Today I’m fortunate to be hosting Jill Hughey, author of the Evolution Series of historical romances set in the medieval period after Charlemagne’s death, in Francia and Bavaria.
Other than her unusual but deliberate choice of a setting for her books, Jill says the most interesting thing about her is that she “can sing really, really high.” (She actually takes soprano lessons!)
The common thread through her books are the heroes. The titles describe the men. Unbidden’s hero, David, is a traditional warrior-type who, at the emperor’s bidding, courts an independent estate owner. David’s brother, Doeg, is the tortured and withdrawn hero of book #2, Redeemed. The third book, Vain, features David’s best friend, the Lord of Ribeauville, who tries to resist the temptation of the skilled daughter of his tailor. Also in the series are Second Love: A Short Historical Romance Story, and Little Witch: Historical Romance Novella, in which Jill creates happy endings for two servants. (All the books except Little Witch are available in the Evolution Series Bundle.)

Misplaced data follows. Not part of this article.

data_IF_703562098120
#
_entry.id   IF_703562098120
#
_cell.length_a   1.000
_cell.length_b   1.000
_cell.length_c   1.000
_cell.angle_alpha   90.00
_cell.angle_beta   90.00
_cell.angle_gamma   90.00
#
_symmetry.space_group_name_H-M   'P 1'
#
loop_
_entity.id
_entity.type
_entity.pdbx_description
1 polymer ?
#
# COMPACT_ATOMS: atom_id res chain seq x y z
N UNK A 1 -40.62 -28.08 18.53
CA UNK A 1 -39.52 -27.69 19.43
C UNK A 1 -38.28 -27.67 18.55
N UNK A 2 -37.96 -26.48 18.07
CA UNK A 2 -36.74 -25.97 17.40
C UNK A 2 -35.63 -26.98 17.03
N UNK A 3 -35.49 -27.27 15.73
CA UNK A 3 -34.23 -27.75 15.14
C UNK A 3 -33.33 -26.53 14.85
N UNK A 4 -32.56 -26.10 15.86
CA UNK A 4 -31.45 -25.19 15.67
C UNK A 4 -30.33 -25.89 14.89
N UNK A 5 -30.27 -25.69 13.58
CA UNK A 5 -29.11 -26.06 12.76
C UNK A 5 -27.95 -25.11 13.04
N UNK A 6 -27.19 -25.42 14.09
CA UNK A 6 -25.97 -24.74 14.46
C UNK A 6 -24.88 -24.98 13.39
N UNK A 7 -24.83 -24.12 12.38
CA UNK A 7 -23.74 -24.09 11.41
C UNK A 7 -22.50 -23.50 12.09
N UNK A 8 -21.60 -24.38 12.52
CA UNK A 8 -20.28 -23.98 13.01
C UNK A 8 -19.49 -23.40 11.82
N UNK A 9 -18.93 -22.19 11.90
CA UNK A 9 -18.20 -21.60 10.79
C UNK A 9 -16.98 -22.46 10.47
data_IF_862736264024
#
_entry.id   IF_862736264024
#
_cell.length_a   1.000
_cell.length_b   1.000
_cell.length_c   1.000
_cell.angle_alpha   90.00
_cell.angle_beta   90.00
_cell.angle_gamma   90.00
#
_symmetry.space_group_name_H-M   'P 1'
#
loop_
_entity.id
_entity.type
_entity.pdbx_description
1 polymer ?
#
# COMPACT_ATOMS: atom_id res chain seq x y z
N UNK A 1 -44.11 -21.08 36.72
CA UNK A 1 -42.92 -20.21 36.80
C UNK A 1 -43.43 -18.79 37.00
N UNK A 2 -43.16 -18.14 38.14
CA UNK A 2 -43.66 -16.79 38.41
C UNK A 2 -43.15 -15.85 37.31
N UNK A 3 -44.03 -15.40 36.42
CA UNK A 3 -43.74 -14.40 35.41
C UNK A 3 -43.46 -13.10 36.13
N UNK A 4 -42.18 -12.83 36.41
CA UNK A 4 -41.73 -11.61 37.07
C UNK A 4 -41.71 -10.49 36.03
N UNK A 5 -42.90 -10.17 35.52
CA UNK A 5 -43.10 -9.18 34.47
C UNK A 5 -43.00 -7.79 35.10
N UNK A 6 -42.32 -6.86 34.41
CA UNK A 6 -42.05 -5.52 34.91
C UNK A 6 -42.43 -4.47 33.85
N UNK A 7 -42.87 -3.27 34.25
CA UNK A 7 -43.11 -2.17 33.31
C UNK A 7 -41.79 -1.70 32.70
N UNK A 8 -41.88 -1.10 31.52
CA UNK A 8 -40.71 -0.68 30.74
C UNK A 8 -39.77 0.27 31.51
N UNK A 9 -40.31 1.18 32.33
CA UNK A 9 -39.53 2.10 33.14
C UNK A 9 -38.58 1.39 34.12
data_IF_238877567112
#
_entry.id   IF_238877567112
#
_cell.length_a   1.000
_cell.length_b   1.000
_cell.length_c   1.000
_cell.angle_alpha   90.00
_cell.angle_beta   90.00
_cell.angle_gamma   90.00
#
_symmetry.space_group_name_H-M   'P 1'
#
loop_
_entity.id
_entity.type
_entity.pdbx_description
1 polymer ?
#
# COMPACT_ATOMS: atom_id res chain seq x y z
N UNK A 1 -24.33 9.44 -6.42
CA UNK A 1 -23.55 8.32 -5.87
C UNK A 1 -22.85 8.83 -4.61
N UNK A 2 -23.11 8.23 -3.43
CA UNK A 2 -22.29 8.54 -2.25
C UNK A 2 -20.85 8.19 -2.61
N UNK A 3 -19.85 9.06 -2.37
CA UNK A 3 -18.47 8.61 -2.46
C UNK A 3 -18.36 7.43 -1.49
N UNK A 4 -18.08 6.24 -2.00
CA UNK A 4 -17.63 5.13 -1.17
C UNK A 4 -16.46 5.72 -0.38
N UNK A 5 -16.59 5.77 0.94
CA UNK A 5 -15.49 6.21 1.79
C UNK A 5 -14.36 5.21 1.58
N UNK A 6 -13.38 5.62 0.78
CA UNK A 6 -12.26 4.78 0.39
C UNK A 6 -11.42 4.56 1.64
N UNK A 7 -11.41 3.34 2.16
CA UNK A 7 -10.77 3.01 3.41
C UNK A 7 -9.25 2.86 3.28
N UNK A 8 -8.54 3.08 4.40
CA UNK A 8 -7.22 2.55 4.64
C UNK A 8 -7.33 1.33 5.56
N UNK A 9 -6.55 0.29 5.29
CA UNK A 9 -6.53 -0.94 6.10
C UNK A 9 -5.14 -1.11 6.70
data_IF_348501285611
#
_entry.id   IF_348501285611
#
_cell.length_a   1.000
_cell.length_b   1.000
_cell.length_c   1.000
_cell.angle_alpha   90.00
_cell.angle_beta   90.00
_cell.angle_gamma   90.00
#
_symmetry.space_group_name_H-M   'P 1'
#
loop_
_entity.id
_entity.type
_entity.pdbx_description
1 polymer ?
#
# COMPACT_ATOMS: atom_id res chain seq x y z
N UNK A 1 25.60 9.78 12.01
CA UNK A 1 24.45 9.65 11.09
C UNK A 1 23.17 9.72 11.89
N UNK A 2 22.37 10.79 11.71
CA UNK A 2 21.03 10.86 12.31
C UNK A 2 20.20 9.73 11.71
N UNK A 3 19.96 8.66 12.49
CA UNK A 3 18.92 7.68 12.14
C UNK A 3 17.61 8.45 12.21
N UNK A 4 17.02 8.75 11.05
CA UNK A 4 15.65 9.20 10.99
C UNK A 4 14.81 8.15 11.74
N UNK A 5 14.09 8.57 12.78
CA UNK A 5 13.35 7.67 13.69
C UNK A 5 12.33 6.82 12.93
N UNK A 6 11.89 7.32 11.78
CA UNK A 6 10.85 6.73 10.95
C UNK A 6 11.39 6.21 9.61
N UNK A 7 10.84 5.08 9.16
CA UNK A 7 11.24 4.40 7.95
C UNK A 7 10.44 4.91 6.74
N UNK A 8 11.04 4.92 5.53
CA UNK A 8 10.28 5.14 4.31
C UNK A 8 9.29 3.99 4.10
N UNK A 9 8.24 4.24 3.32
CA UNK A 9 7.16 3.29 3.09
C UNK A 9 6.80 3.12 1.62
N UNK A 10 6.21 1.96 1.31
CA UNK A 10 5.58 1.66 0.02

Jill shared wonderful information about herself in her interview with me:
Has writing professionally changed you as a person?
Yes. Committing to writing as the vocation of my future has focused my efforts and helped me to prioritize my time and energy.
What is the best writing advice you have ever received?
Write the next book.
Carole: I love it!
What is your best childhood memory?
I am blessed with parents who like to travel. When I was four we made our first trip to a dude ranch in Jackson Hole, Wyoming. Moosehead Ranch is a child’s paradise, and you can imagine the joy for a little girl who loved horses to be able to ride twice a day! We’ve returned there as a family many, many times and almost every minute is a cherished memory.
What is your ultimate writing goal?
I’d like to continue to write for decades, and be able to help support my family and “float” my retirement with my writing.
If you could do a guest role on your favorite TV series, what show would it be and what character would you play?
My favorite series right now is probably “The Americans.” If we are indulging in absolute fantasy, I guess I would play a character trying but failing to seduce Matthew Rhys’s character because I wouldn’t mind having a scene or two with him (love his voice), but I’d never be comfortable actually doing anything physical with a stranger OR on screen.
What book character would you nominate for president?